b.5 May 1864 d.29 July 1945
CB(1917) MB CM Edin(1887) MD FRCP(1896)
Aldren Turner was born at Edinburgh, the son of Sir William Turner, K.C.B, F.R.S, principal of Edinburgh University from 1903 to 1916, and his wife Agnes, daughter of Abraham Logan of Burnhouses, Berwickshire. He was educated at Fettes College, before entering the University as a medical student. He graduated as M.B., C.M., with first-class honours, in 1887, and then completed a term as house physician at Edinburgh Royal Infirmary. He next made postgraduate studies at Berlin and St. Bartholomew’s Hospital, London. In 1892 he was appointed assistant to Ferrier and demonstrator, and then lecturer, in neuro-pathology at King’s College, London. In 1899 he was elected assistant physician to King’s College Hospital, and nine years later physician in charge of neurological cases and lecturer on neurology. For six years he was also on the staff of the National Hospital for the Paralysed and Epileptic. In 1907 he published Epilepsy, a Study of the Idiopathic Disease, and in 1910, with Grainger Stewart, a Textbook of Nervous Diseases. During the first Great War he served in France and, from 1915 to 1919, as neurologist to the Home Forces. He was created C.B. in 1917. From 1919 to 1943 he acted as neurologist to the War Office Medical Board and from 1930 to 1943 as consultant adviser to the Ministry of Pensions. In 1910 Turner gave the Morison lecture at the Royal College of Physicians of Edinburgh, and in 1918 the Bradshaw Lecture at the Royal College of Physicians in London. He made an excellent chairman of committees, methodical and lucid, and the same qualities distinguished his teaching. He had an extensive knowledge of London and its history and of British and Continental spas. He was also interested in antiques and owned a fine collection of old prints. He married in 1909 Helen Mary Mackenzie, third daughter of Dr. J. A. MacDougall, and had three sons, one of whom is J. W. Aldren Turner, F.R.C.P. He died in Edinburgh.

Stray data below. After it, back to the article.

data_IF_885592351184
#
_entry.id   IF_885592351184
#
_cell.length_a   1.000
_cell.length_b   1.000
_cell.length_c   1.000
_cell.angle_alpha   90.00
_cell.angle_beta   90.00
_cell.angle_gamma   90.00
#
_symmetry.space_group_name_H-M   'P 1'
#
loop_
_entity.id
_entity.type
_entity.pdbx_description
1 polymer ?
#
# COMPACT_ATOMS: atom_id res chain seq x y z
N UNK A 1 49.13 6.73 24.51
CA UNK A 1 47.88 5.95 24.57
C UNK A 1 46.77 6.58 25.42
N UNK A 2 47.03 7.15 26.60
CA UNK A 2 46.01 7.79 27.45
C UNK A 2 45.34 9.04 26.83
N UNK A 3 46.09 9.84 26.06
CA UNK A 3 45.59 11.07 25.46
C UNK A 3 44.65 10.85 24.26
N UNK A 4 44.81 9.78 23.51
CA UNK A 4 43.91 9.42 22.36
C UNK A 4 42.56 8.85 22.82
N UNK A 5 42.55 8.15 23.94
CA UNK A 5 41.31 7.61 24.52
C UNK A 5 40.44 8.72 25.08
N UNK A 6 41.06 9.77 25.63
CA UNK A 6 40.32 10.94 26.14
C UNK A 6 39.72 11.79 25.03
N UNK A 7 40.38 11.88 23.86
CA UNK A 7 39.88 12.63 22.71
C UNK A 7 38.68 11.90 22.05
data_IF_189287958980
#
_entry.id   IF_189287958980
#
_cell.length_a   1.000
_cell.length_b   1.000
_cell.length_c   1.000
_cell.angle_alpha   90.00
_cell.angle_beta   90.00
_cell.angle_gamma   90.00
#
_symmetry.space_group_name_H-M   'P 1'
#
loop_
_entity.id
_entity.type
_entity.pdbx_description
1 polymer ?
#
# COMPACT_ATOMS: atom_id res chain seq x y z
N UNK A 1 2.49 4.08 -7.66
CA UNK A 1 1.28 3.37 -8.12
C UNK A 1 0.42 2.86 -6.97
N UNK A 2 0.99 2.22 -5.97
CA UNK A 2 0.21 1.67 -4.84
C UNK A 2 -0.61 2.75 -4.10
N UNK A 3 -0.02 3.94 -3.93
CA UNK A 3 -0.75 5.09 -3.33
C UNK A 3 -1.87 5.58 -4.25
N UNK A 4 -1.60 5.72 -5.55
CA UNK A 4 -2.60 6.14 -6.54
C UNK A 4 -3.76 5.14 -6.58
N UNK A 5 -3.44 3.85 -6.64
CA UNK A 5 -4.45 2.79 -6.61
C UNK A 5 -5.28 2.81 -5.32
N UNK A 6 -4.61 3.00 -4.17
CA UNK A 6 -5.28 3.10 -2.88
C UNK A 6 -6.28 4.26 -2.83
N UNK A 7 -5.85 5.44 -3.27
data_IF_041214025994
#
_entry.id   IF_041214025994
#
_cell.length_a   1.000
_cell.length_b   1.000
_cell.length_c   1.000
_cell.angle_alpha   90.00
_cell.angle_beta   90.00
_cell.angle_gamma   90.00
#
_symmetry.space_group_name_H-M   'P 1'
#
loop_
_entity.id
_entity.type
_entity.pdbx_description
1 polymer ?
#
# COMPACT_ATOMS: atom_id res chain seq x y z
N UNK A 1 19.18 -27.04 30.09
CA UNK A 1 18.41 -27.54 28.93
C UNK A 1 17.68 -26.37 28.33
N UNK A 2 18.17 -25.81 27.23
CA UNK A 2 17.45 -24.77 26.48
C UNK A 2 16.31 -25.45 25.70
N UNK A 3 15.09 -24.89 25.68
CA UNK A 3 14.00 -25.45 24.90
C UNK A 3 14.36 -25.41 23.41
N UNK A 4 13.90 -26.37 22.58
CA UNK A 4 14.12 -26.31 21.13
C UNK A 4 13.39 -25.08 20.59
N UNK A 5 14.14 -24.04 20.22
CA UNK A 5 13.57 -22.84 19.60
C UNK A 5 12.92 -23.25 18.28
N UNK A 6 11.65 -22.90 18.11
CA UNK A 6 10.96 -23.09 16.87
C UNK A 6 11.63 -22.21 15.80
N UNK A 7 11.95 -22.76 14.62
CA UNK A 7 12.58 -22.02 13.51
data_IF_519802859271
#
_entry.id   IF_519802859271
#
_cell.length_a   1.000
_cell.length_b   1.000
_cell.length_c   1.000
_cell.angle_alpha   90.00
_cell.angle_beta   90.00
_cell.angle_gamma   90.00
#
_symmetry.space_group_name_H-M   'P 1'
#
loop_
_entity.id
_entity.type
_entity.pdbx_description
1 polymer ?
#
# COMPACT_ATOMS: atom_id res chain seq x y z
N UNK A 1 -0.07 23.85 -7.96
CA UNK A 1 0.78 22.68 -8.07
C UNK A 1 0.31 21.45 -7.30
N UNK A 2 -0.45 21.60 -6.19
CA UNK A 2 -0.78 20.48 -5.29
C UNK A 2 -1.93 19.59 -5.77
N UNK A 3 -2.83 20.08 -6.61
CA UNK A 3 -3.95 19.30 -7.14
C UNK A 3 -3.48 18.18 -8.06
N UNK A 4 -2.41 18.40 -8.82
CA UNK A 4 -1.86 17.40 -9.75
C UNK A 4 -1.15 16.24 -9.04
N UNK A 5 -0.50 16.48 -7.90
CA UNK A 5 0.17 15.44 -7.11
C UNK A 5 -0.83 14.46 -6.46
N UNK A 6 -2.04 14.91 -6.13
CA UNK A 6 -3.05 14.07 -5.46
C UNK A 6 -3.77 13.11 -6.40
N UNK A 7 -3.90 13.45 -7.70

G H Brown
[Lancet, 1945; B.M.J., 1945; Times, 31 July 1945; Lyle, 414]
(Volume IV, page 390)
<< Back to List